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Scientists Seek Vatican Clarification on Evolution


Recent comments by two Roman Catholic cardinals have some scientists wondering if the church is changing its position on evolution. For more than a half century, the Vatican has said evolution is compatible with Catholic theology. But now what was thought to be settled doctrine doesn't seem so settled. NPR's Jason DeRose has more.

JASON DeROSE reporting:

The confusion arose after an Op-Ed piece in The New York Times earlier this month by Vienna Cardinal Christoph Schonborn headlined Finding Design in Nature. He wrote that evolution, understood as an unguided, unplanned process of random variation and natural selection, is not compatible with Catholic theology. The article went on to say any system that denies evidence of design in biology isn't science but, rather, ideology.

Professor KENNETH MILLER (Professor of Biology, Brown University): I have to say I was absolutely stunned.

DeROSE: Kenneth Miller is a practicing Catholic and a professor of biology at Brown University.

Prof. MILLER: I and a great many other scientists who have been vocal in our support of evolution were deeply disappointed at what we saw as a public reversal of position of the Catholic Church with respect to the compatibility of science and religion.

DeROSE: Miller is one of three American scientists who've written to Pope Benedict XVI asking him to reaffirm the church's stance on evolution. They sent off their letter just days after Washington, DC, Cardinal Theodore McCarrick also waded into the primordial soup of evolution and random selection when asked during an appearance at the National Press Club about Cardinal Schonborn's essay.

Cardinal THEODORE McCARRICK (Washington, DC): We cannot say this is all an accident. This is all something that happened by coincidence. That, I cannot accept. That, the church cannot accept.

DeROSE: Two important Catholic documents have spoken on the relationship between science and religion. Pope Pius XII's 1950 encyclical Humani Generis, which says evolutionary theory should be taken seriously, and a 1996 letter by John Paul II which stresses the importance of scientific inquiry. While scientists fear a dramatic change in policy, one theologian sees the cardinals' recent comments as more of a subtle shift.

Mr. MICHAEL HOONHOUT (Catholic University): The way that the theory of evolution has been interpreted beyond the strict confines of science itself, beyond the confines of biology, is where the controversy lies.

DeROSE: Michael Hoonhout teaches theology at Catholic University. He says what Cardinals Schonborn and McCarrick are taking to task is the degree of hubris found among some evolutionary biologists.

Mr. HOONHOUT: Science doesn't do itself any favors when you have certain individuals within science who promote evolutionary theory as a worldview that denies any meaning other than biological purpose to existence, who see evolution as the intellectual justification for atheism.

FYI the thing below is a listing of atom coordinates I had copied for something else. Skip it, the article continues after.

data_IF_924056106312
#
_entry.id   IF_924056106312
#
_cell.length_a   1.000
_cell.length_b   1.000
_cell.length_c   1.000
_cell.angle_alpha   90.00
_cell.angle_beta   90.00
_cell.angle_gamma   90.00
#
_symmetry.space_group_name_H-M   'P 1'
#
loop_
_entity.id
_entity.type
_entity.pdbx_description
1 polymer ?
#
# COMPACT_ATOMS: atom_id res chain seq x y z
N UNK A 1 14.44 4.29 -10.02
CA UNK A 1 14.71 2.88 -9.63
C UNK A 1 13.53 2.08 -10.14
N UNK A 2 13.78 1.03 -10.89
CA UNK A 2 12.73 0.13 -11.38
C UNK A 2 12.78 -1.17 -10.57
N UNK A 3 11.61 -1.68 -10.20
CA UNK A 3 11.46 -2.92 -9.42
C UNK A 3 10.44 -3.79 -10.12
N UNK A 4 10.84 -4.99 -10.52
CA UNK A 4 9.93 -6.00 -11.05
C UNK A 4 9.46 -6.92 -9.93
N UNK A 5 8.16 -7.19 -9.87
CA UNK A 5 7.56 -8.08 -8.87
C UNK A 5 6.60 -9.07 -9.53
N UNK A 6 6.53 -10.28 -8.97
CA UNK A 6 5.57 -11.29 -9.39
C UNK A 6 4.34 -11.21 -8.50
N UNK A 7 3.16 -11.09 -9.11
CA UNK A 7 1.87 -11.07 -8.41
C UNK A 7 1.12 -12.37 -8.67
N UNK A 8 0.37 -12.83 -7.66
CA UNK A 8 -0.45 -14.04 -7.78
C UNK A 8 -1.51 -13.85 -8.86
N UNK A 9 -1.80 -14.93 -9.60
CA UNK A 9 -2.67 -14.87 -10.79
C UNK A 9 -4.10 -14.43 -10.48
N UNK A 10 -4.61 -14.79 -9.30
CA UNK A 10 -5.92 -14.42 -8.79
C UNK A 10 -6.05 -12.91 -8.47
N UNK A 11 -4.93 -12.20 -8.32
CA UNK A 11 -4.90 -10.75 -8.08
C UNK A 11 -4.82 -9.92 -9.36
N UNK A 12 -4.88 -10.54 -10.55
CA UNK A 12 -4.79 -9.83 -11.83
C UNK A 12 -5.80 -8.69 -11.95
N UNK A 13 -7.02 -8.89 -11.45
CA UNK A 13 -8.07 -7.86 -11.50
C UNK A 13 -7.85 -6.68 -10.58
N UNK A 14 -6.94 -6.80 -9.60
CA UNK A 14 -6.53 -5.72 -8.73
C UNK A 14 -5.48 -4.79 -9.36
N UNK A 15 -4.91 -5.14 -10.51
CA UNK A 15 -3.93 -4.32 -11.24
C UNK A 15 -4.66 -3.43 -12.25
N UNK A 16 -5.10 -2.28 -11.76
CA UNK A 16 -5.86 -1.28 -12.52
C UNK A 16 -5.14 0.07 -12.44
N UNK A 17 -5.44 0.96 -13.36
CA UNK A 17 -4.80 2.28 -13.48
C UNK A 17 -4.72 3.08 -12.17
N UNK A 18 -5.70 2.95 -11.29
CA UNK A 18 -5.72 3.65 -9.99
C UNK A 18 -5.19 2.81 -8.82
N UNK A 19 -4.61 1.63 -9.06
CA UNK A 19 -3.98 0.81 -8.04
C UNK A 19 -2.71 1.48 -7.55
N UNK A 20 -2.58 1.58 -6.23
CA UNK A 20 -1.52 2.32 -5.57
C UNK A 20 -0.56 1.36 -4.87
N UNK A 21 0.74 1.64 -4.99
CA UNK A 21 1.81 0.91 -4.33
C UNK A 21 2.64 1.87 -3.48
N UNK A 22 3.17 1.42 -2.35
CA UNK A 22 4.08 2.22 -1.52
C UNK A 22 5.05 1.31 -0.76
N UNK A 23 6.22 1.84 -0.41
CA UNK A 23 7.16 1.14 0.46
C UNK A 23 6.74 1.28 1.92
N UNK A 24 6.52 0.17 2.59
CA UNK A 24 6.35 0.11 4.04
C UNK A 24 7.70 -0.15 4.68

DeROSE: And, Hoonhout says, the cardinals' remarks could be related to the concern Pope Benedict XVI has raised about creeping relativism in the culture. But evolutionary biology has turned out to be a gift to the church more than a challenge, according to Georgetown University theologian John Haught.

Mr. JOHN HAUGHT (Theologian, Georgetown University): Because what evolution has forced theology to do is dig more deeply, I think, into its understanding of God.

DeROSE: Haught, author of the books "God After Darwin" and "Deeper than Darwin," says Schonborn and McCarrick's concerns about random selection and chance are unfounded.

Mr. HAUGHT: A God who really wants the world to become something distinct from God is going to give a kind of liberal leave to that world to meander around, to experiment with various possibilities, to become itself in the presence of God.

DeROSE: But Haught is more deeply concerned about the possibility the cardinals' comments may hint at a move towards an acceptance of intelligent design, the idea that evolution alone cannot explain the complexity of life and must be guided by some intelligent force. And Haught says that's a concept that doesn't square with Catholic teaching.

Mr. HAUGHT: The idea that God is primarily a designer is entirely too stiff and dead and lifeless a concept to represent the biblical understanding of God.

DeROSE: The idea that intelligent design could be making inroads into Catholicism isn't just worrisome to theologians. Brown University biologist Kenneth Miller says it's troublesome to scientists as well.

Prof. MILLER: As both a scientist and a Catholic, I would be deeply disappointed if intelligent design were to be adopted as some sort of official teaching on the part of the Catholic Church. I think that would be a disservice to science and a disservice to religion. And it would break with long-standing Catholic tradition of accepting scientific accounts of the workings of the natural world.

DeROSE: The Vatican so far isn't commenting on Cardinal Schonborn or Cardinal McCarrick's remarks and hasn't yet replied to the scientists' letters seeking clarification.

Jason DeRose, NPR News, Washington. Transcript provided by NPR, Copyright NPR.

Jason DeRose
Jason DeRose is the Western Bureau Chief for NPR News, based at NPR West in Culver City. He edits news coverage from Member station reporters and freelancers in California, Washington, Oregon, Nevada, Alaska and Hawaii. DeRose also edits coverage of religion and LGBTQ issues for the National Desk.
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